Yesterday, I configured apache 2.2.3, php 5.2 and mysql 5.0.18. Alright, I know that’s not a big deal. But here are a few things that you must do in order for them to work seamlessly.

httpd.conf:
Add the following 4 lines to httpd.conf so that php will work correctly.

  • LoadModule php5_module /path/to/php/php5apache2_2.dll
  • PHPIniDir /path/to/php.ini (E.g. PHPIniDir “C:/PHP”. Note that the the path doesn’t end with “/php.ini”).
  • AddType application/x-httpd-php .php – This tells apache to handle PHP requests. If you want to add more extensions for php, E.g. say you want to process “.abc” files as PHP, then add “AddType application/x-httpd-php .abc”.
  • Find this line in your httpd.conf “DirectoryIndex index.html” and replace it with “DirectoryIndex index.html index.php”.

php.ini:
Go to the folder where you installed PHP. Open php.ini in your favourite text editor and find the line that says extension_dir = “./”. Replace that line with extension_dir = “/path/to/ext/folder”. Note that, there should be no trailing slash to the value of extension_dir.

my.ini:
Now go to the folder where you installed MySql. Try to start the MySQL daemon. I’m assuming that you haven’t installed MySQL as a service. If the mysql daemon (mysqld.exe) is running, try connecting to it by issuing the command on the command prompt.

“mysql -u <user_name>”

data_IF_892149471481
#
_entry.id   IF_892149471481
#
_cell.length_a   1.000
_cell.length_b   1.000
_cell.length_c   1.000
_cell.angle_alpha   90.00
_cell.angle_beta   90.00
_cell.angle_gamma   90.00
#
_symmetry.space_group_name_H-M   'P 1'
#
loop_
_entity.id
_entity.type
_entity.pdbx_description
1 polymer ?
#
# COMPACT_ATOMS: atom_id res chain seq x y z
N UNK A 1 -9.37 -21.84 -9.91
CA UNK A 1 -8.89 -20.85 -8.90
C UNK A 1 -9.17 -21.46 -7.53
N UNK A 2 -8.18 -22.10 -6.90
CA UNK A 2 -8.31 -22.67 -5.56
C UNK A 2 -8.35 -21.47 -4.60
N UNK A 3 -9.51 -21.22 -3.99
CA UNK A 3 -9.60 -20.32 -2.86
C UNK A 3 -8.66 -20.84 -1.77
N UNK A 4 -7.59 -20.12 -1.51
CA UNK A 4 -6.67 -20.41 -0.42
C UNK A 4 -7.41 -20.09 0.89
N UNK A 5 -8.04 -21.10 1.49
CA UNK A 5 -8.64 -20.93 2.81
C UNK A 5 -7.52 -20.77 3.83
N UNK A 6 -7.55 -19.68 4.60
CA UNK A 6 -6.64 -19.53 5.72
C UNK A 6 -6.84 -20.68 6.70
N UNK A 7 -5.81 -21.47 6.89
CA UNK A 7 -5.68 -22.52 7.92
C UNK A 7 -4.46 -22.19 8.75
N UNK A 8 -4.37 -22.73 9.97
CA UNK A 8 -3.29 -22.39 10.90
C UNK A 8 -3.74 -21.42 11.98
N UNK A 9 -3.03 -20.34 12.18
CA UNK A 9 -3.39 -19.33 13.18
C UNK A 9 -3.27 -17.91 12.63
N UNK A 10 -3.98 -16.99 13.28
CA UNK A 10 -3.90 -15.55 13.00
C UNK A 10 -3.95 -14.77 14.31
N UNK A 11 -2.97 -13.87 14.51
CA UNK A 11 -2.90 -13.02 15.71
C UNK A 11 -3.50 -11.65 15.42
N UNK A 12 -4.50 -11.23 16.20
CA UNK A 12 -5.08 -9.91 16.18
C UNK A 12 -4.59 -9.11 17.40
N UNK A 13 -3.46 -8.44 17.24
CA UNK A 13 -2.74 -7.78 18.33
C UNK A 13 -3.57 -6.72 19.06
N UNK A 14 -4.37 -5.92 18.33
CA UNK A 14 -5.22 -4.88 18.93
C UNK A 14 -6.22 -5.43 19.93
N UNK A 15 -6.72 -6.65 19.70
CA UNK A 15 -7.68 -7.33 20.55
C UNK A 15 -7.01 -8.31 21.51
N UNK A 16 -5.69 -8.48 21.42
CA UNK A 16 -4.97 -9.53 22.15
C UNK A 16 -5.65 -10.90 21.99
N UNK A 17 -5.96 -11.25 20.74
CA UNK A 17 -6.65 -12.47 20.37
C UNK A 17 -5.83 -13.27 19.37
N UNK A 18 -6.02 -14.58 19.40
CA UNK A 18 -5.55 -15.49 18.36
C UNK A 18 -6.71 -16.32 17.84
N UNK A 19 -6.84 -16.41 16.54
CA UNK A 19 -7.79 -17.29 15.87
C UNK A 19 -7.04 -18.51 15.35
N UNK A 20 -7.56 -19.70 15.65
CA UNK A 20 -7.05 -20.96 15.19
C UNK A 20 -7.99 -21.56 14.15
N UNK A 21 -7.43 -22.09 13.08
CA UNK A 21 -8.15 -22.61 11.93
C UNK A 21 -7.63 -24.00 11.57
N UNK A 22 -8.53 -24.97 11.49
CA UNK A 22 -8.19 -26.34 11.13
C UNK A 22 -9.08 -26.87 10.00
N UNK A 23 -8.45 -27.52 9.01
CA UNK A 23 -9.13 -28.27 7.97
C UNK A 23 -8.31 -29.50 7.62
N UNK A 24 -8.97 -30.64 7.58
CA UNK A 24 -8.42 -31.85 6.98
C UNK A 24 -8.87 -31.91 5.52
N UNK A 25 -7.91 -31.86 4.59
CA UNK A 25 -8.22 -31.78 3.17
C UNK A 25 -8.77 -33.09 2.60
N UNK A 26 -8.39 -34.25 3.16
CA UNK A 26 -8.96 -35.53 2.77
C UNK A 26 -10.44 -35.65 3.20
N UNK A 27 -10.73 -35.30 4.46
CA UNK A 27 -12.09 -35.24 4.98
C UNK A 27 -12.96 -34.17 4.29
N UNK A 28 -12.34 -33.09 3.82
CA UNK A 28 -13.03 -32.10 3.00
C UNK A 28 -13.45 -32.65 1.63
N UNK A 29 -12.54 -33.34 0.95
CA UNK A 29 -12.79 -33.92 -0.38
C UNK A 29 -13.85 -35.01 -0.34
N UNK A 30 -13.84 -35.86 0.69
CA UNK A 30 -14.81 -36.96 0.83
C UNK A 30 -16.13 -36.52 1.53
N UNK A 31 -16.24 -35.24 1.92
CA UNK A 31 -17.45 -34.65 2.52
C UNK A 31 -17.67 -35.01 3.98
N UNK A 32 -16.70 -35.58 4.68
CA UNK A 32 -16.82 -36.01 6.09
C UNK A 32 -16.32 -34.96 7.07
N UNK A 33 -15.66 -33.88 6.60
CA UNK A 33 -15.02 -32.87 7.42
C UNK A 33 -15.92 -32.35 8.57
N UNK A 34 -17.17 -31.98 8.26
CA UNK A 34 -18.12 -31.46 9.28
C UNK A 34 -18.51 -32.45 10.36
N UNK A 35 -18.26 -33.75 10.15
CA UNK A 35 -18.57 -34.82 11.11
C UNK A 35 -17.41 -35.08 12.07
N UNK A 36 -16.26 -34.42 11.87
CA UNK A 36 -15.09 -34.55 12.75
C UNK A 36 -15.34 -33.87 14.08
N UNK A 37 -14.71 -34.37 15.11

If you get an error like this “ERROR 2003 (HY000): Can’t connect to MySQL server on ‘localhost’ (10061)”, open your my.ini file. Find the line that says “port=3306”. Replace it with a port number of your choice. There will be 2 such lines in my.ini. One is for server and the other is for client. Now try connecting again.

To run the mysql server in verbose mode, instead of just double clicking on mysqld.exe, open command prompt and type “mysqld –console“. This will give you a quick overview of what is happening.

When you run your php scripts that connects to mysql, you should now specify the port number also (if it is not 3306). E.g. $con = mysql_connect(“localhost:4000“, “user”, “password”);

After all these changes, don’t forget to restart your apache server. When you get an error dialog that says that some PHP extensions cannot be loaded, make a note of those extension names first. Now, open your php.ini. Search for “extension=php_”. Above the first extension line, add the missing extension DLLs. E.g. extension=php_pdo.dll etc.

These are some of the gotchas that I faced :-) Next I have to try and configure a Mongrel cluster for apache for running ruby on rails apps.

2 Responses to “Gotchas in installation of Apache, MySQL and PHP”

  1. Sathya Says:

    Thats cool work. I’ve done it in linux. Just edit the /etc/httpd/httpd.conf and start the server daemon, chmod +x /etc/rc.d/httpd and then run the script and /or add it to system startup.

  2. Aswin Anand Says:

    There’s a “install as a windows service” option available. But I didn’t use it coz the server need not be running all the time.